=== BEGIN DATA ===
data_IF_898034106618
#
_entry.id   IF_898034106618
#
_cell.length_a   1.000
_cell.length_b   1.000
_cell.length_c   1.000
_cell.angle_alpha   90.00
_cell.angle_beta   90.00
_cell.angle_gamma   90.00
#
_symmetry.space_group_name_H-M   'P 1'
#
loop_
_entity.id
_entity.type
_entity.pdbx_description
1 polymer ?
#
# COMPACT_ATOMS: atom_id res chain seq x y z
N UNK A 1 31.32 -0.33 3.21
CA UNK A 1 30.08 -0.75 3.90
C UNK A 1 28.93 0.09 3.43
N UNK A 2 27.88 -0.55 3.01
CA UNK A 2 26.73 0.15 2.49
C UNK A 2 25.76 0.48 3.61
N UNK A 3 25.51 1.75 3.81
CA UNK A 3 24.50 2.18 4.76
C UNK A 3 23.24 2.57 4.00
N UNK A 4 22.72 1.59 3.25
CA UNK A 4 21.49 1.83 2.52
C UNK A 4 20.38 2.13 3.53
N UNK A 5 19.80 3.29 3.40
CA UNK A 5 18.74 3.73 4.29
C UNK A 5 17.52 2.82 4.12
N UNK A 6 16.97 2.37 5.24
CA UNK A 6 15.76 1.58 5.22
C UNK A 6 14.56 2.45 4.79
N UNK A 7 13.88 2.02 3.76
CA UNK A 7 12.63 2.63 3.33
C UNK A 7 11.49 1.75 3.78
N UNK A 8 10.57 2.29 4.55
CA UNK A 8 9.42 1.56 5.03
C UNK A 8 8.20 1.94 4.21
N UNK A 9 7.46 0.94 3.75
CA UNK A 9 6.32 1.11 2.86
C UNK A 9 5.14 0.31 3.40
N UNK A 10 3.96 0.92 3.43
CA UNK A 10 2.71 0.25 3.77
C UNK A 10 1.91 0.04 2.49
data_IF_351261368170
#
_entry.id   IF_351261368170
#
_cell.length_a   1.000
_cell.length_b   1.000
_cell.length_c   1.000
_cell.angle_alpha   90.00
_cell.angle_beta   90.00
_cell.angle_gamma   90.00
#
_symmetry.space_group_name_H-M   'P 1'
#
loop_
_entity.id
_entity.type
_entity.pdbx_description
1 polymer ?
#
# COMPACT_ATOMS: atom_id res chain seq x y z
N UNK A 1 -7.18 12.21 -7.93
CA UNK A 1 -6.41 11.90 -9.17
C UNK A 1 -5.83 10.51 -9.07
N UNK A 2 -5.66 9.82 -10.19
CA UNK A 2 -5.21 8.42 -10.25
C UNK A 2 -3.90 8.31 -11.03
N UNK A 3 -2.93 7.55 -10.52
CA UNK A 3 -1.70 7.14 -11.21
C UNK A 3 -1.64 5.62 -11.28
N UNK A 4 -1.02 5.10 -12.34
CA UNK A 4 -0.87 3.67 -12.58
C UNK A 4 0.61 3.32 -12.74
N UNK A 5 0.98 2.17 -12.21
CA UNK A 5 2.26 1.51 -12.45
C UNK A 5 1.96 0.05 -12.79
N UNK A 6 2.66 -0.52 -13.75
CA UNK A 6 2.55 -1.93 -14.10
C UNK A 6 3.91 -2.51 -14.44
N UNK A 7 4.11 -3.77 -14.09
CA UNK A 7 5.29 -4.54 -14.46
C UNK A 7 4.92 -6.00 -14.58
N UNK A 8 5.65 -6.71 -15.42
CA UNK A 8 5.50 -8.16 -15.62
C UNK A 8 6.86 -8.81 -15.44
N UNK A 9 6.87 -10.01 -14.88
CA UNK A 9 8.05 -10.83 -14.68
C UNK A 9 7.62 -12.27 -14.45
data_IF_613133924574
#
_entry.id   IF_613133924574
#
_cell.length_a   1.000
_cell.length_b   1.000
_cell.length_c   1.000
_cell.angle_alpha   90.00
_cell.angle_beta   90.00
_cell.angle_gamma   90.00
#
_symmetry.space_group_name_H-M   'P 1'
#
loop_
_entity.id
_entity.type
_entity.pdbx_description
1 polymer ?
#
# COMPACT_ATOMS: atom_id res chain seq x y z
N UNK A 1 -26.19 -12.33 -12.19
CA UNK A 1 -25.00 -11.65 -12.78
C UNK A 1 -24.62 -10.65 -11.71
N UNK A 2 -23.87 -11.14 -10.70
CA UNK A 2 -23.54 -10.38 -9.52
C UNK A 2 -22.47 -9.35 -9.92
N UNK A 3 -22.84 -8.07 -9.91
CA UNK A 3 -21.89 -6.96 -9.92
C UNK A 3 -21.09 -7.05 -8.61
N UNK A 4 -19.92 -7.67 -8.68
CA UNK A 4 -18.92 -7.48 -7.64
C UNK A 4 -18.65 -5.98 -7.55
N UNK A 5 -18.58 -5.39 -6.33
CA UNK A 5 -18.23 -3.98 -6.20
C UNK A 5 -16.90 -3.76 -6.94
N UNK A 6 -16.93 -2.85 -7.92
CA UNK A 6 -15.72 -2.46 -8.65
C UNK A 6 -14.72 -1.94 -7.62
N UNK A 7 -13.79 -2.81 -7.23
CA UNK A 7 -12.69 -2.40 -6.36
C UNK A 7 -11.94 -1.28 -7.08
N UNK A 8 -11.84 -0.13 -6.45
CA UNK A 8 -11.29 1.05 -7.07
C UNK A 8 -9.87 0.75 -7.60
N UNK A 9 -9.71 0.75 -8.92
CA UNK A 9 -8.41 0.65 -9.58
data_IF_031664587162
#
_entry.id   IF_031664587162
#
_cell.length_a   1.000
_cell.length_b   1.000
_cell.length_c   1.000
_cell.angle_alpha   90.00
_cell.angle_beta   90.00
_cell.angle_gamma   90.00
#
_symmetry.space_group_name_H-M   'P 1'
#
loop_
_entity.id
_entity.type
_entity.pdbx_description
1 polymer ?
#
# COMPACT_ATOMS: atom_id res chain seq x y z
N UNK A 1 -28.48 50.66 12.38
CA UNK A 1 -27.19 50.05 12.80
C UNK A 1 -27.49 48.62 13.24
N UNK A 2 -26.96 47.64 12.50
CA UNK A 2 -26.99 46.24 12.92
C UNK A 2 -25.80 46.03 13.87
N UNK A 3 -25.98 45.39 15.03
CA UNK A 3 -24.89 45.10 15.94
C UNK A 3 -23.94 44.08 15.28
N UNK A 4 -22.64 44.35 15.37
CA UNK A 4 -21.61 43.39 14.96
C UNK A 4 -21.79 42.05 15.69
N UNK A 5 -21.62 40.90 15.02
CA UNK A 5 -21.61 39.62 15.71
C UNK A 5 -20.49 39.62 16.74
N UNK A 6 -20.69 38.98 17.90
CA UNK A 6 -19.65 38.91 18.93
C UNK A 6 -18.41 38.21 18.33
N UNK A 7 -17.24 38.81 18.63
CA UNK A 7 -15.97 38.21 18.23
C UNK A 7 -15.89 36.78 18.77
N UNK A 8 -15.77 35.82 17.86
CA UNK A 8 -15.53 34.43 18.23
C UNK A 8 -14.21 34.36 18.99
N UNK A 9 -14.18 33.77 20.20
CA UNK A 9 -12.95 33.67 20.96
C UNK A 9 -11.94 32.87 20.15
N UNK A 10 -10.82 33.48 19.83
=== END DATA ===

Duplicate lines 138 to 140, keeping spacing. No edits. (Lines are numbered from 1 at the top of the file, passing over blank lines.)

C UNK A 7 -11.94 -1.28 -7.08
N UNK A 8 -11.84 -0.13 -6.45
CA UNK A 8 -11.29 1.05 -7.07